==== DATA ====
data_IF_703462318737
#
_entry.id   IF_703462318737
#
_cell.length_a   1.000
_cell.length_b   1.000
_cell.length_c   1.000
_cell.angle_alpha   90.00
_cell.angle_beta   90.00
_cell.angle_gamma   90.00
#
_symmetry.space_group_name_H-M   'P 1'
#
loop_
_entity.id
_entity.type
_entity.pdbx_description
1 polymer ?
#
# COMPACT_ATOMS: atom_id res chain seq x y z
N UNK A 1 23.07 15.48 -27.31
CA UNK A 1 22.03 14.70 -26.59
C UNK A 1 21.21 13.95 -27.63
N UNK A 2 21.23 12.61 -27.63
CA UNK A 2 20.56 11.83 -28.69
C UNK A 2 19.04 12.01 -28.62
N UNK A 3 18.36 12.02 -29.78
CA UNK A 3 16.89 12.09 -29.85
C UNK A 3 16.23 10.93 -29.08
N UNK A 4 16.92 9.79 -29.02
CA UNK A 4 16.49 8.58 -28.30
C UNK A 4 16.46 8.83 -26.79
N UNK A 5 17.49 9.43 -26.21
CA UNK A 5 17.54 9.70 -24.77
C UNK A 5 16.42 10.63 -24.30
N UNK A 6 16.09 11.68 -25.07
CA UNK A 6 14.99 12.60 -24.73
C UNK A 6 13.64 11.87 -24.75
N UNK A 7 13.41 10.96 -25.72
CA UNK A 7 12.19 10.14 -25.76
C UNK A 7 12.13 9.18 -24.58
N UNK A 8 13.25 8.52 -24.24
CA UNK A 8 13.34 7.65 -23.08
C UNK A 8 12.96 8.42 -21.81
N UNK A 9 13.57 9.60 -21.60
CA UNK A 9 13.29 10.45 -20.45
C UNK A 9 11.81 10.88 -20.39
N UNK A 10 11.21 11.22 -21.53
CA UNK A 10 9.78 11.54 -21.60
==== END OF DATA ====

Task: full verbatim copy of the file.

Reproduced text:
data_IF_703462318737
#
_entry.id   IF_703462318737
#
_cell.length_a   1.000
_cell.length_b   1.000
_cell.length_c   1.000
_cell.angle_alpha   90.00
_cell.angle_beta   90.00
_cell.angle_gamma   90.00
#
_symmetry.space_group_name_H-M   'P 1'
#
loop_
_entity.id
_entity.type
_entity.pdbx_description
1 polymer ?
#
# COMPACT_ATOMS: atom_id res chain seq x y z
N UNK A 1 23.07 15.48 -27.31
CA UNK A 1 22.03 14.70 -26.59
C UNK A 1 21.21 13.95 -27.63
N UNK A 2 21.23 12.61 -27.63
CA UNK A 2 20.56 11.83 -28.69
C UNK A 2 19.04 12.01 -28.62
N UNK A 3 18.36 12.02 -29.78
CA UNK A 3 16.89 12.09 -29.85
C UNK A 3 16.23 10.93 -29.08
N UNK A 4 16.92 9.79 -29.02
CA UNK A 4 16.49 8.58 -28.30
C UNK A 4 16.46 8.83 -26.79
N UNK A 5 17.49 9.43 -26.21
CA UNK A 5 17.54 9.70 -24.77
C UNK A 5 16.42 10.63 -24.30
N UNK A 6 16.09 11.68 -25.07
CA UNK A 6 14.99 12.60 -24.73
C UNK A 6 13.64 11.87 -24.75
N UNK A 7 13.41 10.96 -25.72
CA UNK A 7 12.19 10.14 -25.76
C UNK A 7 12.13 9.18 -24.58
N UNK A 8 13.25 8.52 -24.24
CA UNK A 8 13.34 7.65 -23.08
C UNK A 8 12.96 8.42 -21.81
N UNK A 9 13.57 9.60 -21.60
CA UNK A 9 13.29 10.45 -20.45
C UNK A 9 11.81 10.88 -20.39
N UNK A 10 11.21 11.22 -21.53
CA UNK A 10 9.78 11.54 -21.60